Global warming causes multiple feedback loops – including parts of the tropics, it seems.
As wet regions become wetter, this is likely to fast-track the release of carbon dioxide (CO2) from the soil, in turn intensifying the warming of the planet, according to a study published in the journal Nature.
More heat produces more evaporation, which is expected to trigger more intense rainfall in tropical areas, prompting an international team led by Christopher Hein from the Virginia Institute of Marine Science, US, to investigate how this impacts upon the Earth’s carbon sink.
Drilling down through 18,000 years of soil in the Ganges-Brahmaputra basin in Bangladesh, they compared radiocarbon levels of the sediment with organic carbon from plants to determine soil ages through the millennia.
They found a strong correlation between higher runoff rates, reflecting wetter epochs, and younger soils that respire more quickly and thus store less carbon.
To give some context, soils breathe – like humans, animals and plants – as microbes release CO2 from decomposing organic matter and respiration of plant roots.
Several factors increase the rate of soil respiration, including moisture, which increases microbial activity.
Hein and colleagues found that soil turnover nearly doubled in the 2600 years following the end of the last Ice Age, as India’s summer monsoons – the primary source of rain across India, the Himalayas and south-central Asia – became stronger.
The authors previously reported a three-fold increase in the region’s annual rainfall over this period and confirmed increased monsoonal strength by several lines of independent evidence, including analysis of oxygen-isotope ratios from Chinese cave deposits and skeletons of open-ocean phytoplankton.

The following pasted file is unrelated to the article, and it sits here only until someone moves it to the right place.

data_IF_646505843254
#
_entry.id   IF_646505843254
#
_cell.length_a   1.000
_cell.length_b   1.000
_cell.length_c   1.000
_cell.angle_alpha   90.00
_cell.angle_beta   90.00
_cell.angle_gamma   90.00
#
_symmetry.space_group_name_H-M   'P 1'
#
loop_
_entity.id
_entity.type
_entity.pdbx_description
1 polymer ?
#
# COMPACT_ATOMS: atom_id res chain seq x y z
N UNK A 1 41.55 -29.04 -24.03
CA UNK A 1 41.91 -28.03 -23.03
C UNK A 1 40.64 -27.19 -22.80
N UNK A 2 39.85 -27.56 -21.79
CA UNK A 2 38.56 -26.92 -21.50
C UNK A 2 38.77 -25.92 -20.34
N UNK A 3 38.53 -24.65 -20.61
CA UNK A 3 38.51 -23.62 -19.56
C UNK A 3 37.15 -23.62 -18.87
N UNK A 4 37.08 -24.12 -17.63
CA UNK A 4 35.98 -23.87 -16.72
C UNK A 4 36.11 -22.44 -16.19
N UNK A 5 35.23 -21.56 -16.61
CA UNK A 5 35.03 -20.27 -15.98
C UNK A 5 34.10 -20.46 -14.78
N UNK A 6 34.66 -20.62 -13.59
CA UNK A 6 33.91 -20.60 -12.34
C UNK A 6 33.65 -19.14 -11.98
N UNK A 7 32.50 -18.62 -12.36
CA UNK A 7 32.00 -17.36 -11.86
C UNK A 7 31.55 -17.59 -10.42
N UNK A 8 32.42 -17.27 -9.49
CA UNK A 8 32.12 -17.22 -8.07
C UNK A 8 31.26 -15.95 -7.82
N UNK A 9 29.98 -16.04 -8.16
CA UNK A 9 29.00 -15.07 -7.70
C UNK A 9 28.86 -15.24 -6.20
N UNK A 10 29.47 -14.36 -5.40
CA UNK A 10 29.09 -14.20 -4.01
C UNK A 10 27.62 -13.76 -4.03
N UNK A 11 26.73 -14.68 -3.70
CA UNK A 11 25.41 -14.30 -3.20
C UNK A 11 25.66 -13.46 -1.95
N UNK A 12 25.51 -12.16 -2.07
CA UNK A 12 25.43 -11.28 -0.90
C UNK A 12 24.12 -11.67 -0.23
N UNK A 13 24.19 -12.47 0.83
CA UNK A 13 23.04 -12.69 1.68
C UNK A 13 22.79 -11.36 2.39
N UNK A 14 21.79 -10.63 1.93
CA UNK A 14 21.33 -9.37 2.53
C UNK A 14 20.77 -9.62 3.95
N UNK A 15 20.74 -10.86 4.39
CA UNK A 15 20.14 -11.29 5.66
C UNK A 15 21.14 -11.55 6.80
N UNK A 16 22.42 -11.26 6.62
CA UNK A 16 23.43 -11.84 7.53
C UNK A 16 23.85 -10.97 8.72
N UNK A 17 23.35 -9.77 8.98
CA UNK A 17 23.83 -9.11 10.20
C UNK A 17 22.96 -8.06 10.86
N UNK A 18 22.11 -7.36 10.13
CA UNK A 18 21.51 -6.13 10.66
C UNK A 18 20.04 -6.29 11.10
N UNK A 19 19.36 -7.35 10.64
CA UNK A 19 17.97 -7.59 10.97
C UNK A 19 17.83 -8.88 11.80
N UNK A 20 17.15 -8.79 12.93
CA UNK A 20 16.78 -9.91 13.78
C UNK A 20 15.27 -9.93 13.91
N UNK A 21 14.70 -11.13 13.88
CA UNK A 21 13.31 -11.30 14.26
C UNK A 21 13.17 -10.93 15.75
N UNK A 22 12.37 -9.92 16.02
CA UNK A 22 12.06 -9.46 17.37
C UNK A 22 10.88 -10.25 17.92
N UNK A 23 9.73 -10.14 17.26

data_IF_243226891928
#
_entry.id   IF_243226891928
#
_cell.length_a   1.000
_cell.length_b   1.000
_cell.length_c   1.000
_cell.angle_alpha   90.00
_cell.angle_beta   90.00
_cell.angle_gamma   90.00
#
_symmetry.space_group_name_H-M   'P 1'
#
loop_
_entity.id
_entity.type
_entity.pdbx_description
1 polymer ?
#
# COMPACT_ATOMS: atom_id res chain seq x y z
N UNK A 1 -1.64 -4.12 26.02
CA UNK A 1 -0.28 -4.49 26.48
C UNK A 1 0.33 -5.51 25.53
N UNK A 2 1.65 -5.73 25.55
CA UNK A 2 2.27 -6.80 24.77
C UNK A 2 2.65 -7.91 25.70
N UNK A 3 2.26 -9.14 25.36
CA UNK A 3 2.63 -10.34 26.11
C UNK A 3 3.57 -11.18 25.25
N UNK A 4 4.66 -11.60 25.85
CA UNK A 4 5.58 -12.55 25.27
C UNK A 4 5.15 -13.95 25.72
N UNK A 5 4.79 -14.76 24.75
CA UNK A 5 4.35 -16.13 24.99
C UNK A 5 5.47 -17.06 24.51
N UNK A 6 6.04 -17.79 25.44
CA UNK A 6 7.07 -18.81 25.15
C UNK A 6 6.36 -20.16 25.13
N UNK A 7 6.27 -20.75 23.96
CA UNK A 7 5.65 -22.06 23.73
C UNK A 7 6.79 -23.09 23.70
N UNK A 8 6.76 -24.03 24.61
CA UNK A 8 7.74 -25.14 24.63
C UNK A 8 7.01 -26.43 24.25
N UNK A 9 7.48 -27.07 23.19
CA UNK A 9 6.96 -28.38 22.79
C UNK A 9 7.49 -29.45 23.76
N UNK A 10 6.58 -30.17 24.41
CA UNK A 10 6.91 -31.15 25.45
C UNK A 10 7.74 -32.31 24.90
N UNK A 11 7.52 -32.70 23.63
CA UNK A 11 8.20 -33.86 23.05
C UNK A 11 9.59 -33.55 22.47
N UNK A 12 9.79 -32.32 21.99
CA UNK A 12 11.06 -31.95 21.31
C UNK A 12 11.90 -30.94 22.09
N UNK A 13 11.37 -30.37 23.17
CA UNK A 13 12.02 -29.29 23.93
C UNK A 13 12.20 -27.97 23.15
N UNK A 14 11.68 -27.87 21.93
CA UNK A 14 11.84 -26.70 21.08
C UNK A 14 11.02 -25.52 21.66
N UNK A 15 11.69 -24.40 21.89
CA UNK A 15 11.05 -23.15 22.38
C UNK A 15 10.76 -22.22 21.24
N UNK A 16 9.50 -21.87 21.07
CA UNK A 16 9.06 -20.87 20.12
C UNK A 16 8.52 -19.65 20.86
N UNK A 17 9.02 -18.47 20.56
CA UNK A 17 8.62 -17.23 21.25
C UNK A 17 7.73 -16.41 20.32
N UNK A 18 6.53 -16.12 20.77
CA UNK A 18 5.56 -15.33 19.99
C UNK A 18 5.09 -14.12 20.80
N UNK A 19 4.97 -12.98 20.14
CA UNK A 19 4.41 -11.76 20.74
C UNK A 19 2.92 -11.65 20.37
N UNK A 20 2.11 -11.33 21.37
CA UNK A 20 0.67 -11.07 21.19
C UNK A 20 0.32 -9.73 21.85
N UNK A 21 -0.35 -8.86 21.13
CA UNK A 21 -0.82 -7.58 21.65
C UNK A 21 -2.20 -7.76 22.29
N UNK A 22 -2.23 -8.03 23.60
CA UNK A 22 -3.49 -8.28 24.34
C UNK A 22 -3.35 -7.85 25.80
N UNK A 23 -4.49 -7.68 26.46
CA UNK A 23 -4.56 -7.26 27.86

The soil’s accelerated contribution to climate change is not trivial.
“[S]mall changes in the amount of carbon stored in soils can… play an outsized role in modulating atmospheric CO2 concentrations and, therefore, global climate,” says Hein, “as soils are a primary global reservoir of this element.”
To put that in perspective, the Earth’s atmosphere currently contains 416 parts CO2 per million, equating to about 750 billion tonnes – and our soils hold 3500 billion tonnes, more than four times as much.
Spiralling effects of global warming have already been established in the Arctic, where thawing permafrost soils spur microorganisms to break down organic matter, estimated to release up to 0.6 billion tonnes of carbon to the atmosphere each year.
“We’ve now found a similar climate feedback in the tropics,” says Hein, “and are concerned that enhanced soil respiration with greater precipitation – itself a response to climate change – will further increase concentrations of CO2 in our atmosphere.”
Natalie Parletta is a freelance science writer based in Adelaide and an adjunct senior research fellow with the University of South Australia.
Read science facts, not fiction...
There’s never been a more important time to explain the facts, cherish evidence-based knowledge and to showcase the latest scientific, technological and engineering breakthroughs. Cosmos is published by The Royal Institution of Australia, a charity dedicated to connecting people with the world of science. Financial contributions, however big or small, help us provide access to trusted science information at a time when the world needs it most. Please support us by making a donation or purchasing a subscription today.